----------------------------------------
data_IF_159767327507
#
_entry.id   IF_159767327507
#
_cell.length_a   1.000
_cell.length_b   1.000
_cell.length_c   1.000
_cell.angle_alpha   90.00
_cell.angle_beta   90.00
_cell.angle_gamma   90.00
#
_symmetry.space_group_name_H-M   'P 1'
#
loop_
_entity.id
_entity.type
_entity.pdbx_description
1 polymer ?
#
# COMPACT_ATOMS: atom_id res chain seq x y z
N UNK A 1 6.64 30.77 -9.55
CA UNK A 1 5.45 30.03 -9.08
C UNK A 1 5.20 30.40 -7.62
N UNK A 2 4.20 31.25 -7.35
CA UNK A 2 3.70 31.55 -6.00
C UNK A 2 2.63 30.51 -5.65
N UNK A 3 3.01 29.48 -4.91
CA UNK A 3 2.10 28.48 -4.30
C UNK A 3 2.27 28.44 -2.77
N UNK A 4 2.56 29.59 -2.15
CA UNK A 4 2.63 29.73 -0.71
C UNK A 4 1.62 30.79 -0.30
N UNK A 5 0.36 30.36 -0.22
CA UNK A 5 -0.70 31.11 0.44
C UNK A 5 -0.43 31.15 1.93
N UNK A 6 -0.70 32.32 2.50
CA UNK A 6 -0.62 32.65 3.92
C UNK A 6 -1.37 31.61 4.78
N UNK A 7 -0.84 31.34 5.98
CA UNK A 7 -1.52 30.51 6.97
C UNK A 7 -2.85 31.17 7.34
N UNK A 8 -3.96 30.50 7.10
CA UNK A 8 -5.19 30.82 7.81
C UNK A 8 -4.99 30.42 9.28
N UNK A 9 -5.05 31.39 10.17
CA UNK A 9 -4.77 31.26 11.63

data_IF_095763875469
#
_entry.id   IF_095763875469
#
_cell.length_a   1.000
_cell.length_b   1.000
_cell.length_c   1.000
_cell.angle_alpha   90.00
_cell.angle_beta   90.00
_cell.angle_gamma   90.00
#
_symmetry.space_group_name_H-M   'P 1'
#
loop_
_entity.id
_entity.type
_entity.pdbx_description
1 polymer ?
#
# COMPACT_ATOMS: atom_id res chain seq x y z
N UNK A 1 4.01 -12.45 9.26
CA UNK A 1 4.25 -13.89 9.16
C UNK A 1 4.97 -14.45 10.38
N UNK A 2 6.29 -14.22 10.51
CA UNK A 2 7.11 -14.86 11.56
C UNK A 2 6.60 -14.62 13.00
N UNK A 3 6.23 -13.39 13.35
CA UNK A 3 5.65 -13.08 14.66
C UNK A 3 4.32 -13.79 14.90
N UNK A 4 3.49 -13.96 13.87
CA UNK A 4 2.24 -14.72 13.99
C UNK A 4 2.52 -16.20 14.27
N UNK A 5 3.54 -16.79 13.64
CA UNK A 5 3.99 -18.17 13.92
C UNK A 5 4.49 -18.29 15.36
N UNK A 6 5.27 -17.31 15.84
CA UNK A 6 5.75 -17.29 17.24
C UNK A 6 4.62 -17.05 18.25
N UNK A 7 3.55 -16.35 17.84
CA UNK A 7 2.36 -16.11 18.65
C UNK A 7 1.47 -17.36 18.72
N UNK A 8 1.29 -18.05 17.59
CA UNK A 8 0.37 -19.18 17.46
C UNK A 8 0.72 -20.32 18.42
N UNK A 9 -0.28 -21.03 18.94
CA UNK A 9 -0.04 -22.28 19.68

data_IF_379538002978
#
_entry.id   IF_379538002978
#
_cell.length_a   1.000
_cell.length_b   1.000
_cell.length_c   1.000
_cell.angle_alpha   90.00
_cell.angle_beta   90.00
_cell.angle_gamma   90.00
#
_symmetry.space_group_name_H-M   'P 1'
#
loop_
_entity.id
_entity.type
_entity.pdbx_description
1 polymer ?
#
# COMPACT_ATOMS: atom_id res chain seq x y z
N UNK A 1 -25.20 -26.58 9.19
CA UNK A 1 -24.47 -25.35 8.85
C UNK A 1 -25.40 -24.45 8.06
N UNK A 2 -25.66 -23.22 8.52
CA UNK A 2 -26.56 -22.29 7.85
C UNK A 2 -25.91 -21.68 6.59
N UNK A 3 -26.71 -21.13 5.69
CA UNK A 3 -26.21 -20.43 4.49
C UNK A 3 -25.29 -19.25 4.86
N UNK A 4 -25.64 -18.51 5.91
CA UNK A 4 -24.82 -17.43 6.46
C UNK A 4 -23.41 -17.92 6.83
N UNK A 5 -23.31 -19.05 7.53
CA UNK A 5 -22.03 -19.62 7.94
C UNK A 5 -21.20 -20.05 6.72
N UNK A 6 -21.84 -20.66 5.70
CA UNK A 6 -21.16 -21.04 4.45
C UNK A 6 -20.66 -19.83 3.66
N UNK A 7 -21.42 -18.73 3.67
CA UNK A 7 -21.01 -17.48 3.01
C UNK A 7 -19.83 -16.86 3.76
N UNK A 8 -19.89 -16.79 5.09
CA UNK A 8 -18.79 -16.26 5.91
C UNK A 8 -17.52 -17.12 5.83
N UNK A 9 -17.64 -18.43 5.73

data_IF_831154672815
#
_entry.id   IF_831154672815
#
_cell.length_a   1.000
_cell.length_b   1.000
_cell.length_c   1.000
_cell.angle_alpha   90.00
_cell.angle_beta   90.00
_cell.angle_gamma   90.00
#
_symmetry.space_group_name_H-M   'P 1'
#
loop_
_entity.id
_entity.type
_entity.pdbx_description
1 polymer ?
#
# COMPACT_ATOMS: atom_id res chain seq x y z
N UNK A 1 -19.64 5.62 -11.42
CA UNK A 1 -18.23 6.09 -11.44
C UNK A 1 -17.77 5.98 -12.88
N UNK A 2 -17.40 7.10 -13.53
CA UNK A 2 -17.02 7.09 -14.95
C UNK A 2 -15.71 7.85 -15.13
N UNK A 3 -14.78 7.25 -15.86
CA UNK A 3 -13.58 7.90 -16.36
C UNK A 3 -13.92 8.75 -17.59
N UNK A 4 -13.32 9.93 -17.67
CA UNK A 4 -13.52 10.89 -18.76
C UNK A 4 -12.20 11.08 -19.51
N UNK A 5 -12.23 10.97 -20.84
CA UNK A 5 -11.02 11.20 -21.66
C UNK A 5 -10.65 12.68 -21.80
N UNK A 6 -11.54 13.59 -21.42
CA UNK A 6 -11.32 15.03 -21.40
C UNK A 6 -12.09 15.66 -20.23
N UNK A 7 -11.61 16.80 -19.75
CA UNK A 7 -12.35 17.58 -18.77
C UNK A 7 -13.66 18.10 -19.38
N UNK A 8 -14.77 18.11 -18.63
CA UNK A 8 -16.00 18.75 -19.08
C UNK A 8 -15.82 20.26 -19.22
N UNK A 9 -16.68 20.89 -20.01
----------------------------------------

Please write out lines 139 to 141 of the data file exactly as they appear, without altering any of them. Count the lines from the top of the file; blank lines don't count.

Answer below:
#
_entry.id   IF_831154672815
#